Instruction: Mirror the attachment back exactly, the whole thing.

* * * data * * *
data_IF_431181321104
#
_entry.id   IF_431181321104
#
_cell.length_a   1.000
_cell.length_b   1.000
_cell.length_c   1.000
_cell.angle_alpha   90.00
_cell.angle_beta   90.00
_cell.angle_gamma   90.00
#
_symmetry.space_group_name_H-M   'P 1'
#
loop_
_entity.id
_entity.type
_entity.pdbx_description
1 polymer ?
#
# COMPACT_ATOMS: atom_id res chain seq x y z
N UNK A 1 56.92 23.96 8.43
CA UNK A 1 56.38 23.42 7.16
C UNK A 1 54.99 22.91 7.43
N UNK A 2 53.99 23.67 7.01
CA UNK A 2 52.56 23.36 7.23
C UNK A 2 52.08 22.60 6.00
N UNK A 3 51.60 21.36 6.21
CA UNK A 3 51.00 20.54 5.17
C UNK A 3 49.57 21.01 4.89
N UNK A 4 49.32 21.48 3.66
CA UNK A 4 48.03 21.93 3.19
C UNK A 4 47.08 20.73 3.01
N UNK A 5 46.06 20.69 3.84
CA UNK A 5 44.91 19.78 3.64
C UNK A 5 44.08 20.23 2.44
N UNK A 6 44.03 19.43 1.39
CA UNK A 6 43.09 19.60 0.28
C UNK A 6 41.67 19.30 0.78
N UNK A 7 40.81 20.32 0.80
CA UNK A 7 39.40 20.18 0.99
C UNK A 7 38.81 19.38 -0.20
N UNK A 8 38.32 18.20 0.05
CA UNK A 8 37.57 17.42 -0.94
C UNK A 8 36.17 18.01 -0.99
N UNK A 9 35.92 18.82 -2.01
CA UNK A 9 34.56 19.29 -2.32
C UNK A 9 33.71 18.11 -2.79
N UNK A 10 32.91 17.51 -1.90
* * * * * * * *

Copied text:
data_IF_431181321104
#
_entry.id   IF_431181321104
#
_cell.length_a   1.000
_cell.length_b   1.000
_cell.length_c   1.000
_cell.angle_alpha   90.00
_cell.angle_beta   90.00
_cell.angle_gamma   90.00
#
_symmetry.space_group_name_H-M   'P 1'
#
loop_
_entity.id
_entity.type
_entity.pdbx_description
1 polymer ?
#
# COMPACT_ATOMS: atom_id res chain seq x y z
N UNK A 1 56.92 23.96 8.43
CA UNK A 1 56.38 23.42 7.16
C UNK A 1 54.99 22.91 7.43
N UNK A 2 53.99 23.67 7.01
CA UNK A 2 52.56 23.36 7.23
C UNK A 2 52.08 22.60 6.00
N UNK A 3 51.60 21.36 6.21
CA UNK A 3 51.00 20.54 5.17
C UNK A 3 49.57 21.01 4.89
N UNK A 4 49.32 21.48 3.66
CA UNK A 4 48.03 21.93 3.19
C UNK A 4 47.08 20.73 3.01
N UNK A 5 46.06 20.69 3.84
CA UNK A 5 44.91 19.78 3.64
C UNK A 5 44.08 20.23 2.44
N UNK A 6 44.03 19.43 1.39
CA UNK A 6 43.09 19.60 0.28
C UNK A 6 41.67 19.30 0.78
N UNK A 7 40.81 20.32 0.80
CA UNK A 7 39.40 20.18 0.99
C UNK A 7 38.81 19.38 -0.20
N UNK A 8 38.32 18.20 0.05
CA UNK A 8 37.57 17.42 -0.94
C UNK A 8 36.17 18.01 -0.99
N UNK A 9 35.92 18.82 -2.01
CA UNK A 9 34.56 19.29 -2.32
C UNK A 9 33.71 18.11 -2.79
N UNK A 10 32.91 17.51 -1.90